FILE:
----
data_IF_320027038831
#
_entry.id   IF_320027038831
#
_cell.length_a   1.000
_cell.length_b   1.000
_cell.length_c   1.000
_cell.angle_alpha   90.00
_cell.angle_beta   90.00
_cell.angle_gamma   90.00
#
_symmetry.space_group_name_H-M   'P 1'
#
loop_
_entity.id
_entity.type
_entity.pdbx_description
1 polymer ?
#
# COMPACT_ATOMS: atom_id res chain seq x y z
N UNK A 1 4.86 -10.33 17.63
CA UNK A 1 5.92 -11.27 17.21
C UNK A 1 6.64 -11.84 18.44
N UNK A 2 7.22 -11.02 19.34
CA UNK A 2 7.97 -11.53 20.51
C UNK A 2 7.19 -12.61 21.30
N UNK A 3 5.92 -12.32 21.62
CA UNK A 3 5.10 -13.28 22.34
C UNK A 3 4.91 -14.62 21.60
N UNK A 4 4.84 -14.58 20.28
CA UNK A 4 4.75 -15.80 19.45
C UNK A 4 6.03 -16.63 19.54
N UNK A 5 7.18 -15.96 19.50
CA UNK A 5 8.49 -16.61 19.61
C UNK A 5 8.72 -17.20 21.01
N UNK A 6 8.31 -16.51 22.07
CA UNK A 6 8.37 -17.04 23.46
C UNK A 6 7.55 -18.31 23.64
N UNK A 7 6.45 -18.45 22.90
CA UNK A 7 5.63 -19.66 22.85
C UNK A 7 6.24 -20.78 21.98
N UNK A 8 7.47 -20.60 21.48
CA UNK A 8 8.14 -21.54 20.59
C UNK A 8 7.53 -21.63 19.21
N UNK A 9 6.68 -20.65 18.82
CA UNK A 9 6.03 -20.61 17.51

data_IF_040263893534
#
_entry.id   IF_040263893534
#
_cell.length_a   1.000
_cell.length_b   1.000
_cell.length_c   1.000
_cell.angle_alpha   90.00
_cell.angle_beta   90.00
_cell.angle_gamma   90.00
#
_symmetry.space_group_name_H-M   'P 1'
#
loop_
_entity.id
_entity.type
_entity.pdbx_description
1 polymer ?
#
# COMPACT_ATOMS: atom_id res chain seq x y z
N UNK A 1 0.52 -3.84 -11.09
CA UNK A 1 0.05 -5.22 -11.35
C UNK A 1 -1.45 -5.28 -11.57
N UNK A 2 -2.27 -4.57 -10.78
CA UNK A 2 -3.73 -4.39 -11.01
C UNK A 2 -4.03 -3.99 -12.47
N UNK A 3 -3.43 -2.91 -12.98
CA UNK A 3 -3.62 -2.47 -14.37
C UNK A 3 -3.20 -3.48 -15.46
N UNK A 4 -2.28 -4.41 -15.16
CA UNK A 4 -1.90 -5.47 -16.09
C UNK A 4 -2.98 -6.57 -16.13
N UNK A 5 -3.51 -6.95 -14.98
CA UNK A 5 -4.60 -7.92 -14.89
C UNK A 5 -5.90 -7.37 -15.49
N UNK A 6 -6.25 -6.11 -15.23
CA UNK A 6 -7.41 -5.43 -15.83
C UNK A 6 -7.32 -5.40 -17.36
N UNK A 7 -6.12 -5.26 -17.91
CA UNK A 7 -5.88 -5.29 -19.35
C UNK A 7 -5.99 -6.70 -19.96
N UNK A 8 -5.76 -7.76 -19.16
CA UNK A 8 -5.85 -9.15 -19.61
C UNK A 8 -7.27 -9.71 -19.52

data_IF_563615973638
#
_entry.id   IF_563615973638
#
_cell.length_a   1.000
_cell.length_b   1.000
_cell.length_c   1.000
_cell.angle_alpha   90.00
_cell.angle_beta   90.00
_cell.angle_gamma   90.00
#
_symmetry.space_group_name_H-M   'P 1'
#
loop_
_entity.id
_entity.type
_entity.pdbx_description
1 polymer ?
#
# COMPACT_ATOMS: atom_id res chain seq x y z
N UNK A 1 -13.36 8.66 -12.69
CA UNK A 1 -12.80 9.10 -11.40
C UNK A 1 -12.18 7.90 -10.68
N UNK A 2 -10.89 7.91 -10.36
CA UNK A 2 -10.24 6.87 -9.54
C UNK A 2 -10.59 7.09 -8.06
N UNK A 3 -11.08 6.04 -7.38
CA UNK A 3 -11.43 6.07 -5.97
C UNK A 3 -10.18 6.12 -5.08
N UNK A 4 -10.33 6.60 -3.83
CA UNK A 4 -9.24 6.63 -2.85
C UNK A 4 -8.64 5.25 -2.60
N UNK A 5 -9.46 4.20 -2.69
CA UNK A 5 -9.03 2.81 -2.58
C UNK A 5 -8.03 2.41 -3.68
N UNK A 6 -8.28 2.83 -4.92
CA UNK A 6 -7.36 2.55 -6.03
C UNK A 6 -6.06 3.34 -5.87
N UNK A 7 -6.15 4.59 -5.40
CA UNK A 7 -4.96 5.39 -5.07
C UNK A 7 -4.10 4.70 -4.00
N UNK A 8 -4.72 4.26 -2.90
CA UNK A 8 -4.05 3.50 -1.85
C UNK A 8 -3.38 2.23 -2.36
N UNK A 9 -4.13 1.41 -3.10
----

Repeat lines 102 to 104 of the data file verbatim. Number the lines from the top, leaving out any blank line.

_symmetry.space_group_name_H-M   'P 1'
#
loop_